Onions, I love them raw or cooked and I would never dream of a day without them – they are a staple in my kitchen. An onion is at the heart of every good meal, I say. And salad. And soup. And onion bhajis.
Onions belong to the Allium family and are related to garlic, shallots, leeks and chives. Onions can be traced back to 5000 BC although Egyptians cultivated them 2,000 years later into what we know today (at the same time they cultivated leeks and garlic). Roman gladiators rubbed themselves down with onion juice believing it firmed up their muscles. Hmmm.
The healthy bit
Onions are full of quercetin which is a plant pigment (flavonoid) that could be beneficial to our diet. Research is being conducted to see what effect it has on human diseases. They also contain phytochemicals (compounds) which improve the action of vitamin C and chromium that helps regulate blood sugar levels. Onions, in their raw state, encourage good cholesterol (HDL) production. And lastly onions are the enemy of free radicals… so that’s a few good reasons to make sure onions feature in your daily diet.
High in vitamin C
Vitamin B6 – provides 10% of your daily intake
Good source of fibre
Low in calories
Now about the taste
We identify onions by the colour of their skins:
These are the most popular and most pungent because of their high sulphur content. I use them most days in casseroles, curries, stocks, meat balls and sautéed dishes. When roasting meat I always make a bed of chopped onions (with carrot, whole garlic cloves and a bay leaf) which gives something for the meat to sit on and adds wonderfully to the pan juices. By the way if you want a brown stock then simply leave the skin on.
These are my favourite for salads, sandwiches and chutneys. I sometimes use them in curries too as they are milder and sweeter and their purpley red and white colours always enhances the plate. A few slices over the top of a curry for example.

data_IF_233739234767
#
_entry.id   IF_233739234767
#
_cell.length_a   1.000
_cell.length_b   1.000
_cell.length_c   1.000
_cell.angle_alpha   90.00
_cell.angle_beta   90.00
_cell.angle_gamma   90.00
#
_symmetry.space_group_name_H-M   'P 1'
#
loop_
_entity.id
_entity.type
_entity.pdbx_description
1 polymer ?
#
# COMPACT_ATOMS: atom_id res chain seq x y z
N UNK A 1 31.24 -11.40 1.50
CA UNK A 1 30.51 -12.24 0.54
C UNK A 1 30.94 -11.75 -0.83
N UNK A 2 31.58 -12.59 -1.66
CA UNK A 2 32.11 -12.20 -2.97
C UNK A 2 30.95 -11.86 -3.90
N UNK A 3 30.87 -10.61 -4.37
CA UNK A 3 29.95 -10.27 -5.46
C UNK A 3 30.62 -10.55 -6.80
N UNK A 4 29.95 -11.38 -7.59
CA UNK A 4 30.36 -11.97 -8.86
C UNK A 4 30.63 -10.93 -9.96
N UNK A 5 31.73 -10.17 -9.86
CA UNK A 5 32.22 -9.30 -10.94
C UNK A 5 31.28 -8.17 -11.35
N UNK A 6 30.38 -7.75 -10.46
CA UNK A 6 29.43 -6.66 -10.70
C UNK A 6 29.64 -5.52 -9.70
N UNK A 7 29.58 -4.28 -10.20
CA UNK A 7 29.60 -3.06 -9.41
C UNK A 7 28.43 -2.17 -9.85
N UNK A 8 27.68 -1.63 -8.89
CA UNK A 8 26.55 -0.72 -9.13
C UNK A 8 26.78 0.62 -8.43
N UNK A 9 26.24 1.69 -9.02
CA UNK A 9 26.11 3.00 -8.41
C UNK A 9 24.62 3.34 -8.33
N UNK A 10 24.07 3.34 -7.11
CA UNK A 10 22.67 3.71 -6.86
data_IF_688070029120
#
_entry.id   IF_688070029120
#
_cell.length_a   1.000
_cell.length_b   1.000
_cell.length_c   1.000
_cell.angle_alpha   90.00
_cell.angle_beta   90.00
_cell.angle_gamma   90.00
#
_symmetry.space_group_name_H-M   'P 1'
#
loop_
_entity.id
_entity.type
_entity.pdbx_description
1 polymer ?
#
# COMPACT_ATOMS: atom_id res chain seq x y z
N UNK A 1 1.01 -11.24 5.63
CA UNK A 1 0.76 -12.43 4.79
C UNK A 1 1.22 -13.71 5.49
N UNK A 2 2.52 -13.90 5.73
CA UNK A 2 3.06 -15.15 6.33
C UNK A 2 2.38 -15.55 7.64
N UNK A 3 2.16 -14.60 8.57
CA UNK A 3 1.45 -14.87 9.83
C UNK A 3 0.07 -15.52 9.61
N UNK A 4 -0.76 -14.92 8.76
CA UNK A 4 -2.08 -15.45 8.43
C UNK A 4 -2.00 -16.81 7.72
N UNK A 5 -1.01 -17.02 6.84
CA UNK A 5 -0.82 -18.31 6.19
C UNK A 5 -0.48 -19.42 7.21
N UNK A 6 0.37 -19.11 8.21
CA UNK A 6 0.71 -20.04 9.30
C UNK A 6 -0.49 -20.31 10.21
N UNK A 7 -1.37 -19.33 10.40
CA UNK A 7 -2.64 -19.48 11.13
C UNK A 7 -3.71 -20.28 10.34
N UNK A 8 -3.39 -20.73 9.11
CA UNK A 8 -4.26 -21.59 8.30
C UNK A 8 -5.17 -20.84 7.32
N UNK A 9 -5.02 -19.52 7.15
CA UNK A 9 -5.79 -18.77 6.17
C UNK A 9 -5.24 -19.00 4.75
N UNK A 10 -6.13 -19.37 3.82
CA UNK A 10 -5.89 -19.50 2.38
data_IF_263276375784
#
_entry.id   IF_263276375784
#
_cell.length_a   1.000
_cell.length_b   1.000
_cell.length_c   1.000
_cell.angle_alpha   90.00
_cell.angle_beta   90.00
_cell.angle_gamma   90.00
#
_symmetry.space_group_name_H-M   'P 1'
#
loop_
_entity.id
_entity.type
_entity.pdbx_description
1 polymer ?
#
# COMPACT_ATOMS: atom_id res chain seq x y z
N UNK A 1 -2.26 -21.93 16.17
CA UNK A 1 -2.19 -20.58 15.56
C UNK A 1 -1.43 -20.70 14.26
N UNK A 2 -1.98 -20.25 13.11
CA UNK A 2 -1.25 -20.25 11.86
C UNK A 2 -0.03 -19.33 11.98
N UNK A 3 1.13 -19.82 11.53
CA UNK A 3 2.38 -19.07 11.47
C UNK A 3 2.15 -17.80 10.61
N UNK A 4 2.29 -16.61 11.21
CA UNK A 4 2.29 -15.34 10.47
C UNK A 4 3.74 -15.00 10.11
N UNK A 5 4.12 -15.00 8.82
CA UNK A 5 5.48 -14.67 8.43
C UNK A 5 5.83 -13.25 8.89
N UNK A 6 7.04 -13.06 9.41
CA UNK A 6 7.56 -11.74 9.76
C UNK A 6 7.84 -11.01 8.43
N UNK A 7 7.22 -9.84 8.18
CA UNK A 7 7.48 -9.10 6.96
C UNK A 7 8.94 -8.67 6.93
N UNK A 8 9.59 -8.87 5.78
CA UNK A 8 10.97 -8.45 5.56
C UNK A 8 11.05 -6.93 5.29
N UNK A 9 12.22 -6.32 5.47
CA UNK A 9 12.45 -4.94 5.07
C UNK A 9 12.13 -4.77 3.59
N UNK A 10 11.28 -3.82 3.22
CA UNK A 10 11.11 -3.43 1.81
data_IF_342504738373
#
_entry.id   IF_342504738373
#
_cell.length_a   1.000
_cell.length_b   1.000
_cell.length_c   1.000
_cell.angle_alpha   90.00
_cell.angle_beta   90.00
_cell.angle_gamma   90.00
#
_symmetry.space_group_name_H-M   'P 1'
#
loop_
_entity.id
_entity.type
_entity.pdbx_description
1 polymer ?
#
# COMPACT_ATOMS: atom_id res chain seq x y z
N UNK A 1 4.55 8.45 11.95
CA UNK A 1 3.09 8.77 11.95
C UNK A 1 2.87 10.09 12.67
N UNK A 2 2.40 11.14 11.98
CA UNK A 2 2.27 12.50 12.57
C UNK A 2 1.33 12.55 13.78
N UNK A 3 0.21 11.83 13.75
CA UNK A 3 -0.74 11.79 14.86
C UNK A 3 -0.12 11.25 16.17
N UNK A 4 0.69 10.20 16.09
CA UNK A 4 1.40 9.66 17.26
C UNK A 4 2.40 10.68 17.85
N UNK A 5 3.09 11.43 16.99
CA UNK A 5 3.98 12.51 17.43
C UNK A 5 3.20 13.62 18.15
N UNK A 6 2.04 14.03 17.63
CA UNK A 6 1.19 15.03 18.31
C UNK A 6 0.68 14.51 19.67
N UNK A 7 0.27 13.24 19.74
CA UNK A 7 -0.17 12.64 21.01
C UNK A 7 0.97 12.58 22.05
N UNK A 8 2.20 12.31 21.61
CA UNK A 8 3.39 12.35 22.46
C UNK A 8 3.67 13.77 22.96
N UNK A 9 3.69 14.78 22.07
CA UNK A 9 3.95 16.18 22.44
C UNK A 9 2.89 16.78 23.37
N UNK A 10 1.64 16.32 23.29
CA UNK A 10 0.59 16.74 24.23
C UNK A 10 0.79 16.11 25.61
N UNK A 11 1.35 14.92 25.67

Funnily enough they are white inside and out and are a mild version of their yellow cousins.
How to cut an onion
This may seem strange but the way you cut an onion influences it flavours. For example, slice an onion from pole-to-pole (top to tail) and it is less pungent than cutting across the equator (against the grain). I always slice pole-to-pole when making caramelised onions – a chef friend told me that sliced this way the onions break down more easily and release more of its natural sugars.
When sliced very thinly and cooked for a long time they will almost break down thickening your casserole or curry.
When cutting the flesh of onions they release volatile sulphur compounds which react with the water in your eyes and forms sulphuric acid. That’s what makes you cry. Anyhow, you can peel them under running water, wear glasses, soak in water, etc. I do nothing, I simply get on with it as if it does affect my eyes then I usually use the tears for sympathy purposes – always works with grandkids and girlfriends.
Sweet and Crispy Pickled Onions
It is Hot and I am Sweating Onions
Chicken with Golden Couscous & Crispy Onions
Pickled Red Onions
Spain: Baked Fennel Pork with Lemony Potatoes & Onions
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